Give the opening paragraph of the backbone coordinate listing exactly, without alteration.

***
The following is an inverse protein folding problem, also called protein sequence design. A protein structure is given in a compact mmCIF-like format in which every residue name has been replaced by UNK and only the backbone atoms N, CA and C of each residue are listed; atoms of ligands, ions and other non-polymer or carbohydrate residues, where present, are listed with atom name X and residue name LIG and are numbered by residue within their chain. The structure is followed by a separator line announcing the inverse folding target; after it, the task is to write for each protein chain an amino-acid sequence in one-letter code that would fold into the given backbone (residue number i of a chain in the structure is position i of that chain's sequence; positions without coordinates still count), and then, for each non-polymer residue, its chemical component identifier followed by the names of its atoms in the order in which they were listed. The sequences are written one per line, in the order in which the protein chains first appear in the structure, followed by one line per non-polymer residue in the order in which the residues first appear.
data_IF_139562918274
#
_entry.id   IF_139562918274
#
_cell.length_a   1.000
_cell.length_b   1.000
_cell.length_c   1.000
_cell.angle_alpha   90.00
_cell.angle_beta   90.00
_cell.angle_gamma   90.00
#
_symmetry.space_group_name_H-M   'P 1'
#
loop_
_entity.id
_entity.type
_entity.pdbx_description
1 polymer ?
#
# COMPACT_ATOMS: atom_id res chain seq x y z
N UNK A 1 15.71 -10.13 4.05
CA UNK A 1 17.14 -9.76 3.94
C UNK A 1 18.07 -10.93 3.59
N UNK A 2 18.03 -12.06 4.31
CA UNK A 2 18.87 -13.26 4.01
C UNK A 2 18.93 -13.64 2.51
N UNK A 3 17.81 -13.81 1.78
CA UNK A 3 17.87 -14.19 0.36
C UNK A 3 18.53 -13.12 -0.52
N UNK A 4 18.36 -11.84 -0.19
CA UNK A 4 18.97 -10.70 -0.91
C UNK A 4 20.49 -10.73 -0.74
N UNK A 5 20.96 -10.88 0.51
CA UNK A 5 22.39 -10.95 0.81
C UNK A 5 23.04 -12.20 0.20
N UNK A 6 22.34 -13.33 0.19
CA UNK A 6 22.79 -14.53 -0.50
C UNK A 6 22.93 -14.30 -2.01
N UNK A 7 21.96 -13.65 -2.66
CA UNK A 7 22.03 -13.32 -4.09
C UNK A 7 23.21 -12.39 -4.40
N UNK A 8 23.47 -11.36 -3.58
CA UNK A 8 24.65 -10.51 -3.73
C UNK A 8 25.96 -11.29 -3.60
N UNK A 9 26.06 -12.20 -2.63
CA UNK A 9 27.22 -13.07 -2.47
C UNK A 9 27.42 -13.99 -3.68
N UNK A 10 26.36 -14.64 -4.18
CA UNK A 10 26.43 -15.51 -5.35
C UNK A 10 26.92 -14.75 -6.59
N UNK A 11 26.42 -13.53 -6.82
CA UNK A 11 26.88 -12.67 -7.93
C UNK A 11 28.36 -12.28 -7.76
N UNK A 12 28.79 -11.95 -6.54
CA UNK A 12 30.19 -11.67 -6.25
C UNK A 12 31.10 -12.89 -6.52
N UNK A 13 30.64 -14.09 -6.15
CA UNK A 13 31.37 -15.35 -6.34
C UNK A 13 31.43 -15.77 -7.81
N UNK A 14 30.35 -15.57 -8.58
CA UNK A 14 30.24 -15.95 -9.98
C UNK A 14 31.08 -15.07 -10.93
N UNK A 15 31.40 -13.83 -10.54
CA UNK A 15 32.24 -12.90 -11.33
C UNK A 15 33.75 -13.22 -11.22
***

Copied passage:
The following is an inverse protein folding problem, also called protein sequence design. A protein structure is given in a compact mmCIF-like format in which every residue name has been replaced by UNK and only the backbone atoms N, CA and C of each residue are listed; atoms of ligands, ions and other non-polymer or carbohydrate residues, where present, are listed with atom name X and residue name LIG and are numbered by residue within their chain. The structure is followed by a separator line announcing the inverse folding target; after it, the task is to write for each protein chain an amino-acid sequence in one-letter code that would fold into the given backbone (residue number i of a chain in the structure is position i of that chain's sequence; positions without coordinates still count), and then, for each non-polymer residue, its chemical component identifier followed by the names of its atoms in the order in which they were listed. The sequences are written one per line, in the order in which the protein chains first appear in the structure, followed by one line per non-polymer residue in the order in which the residues first appear.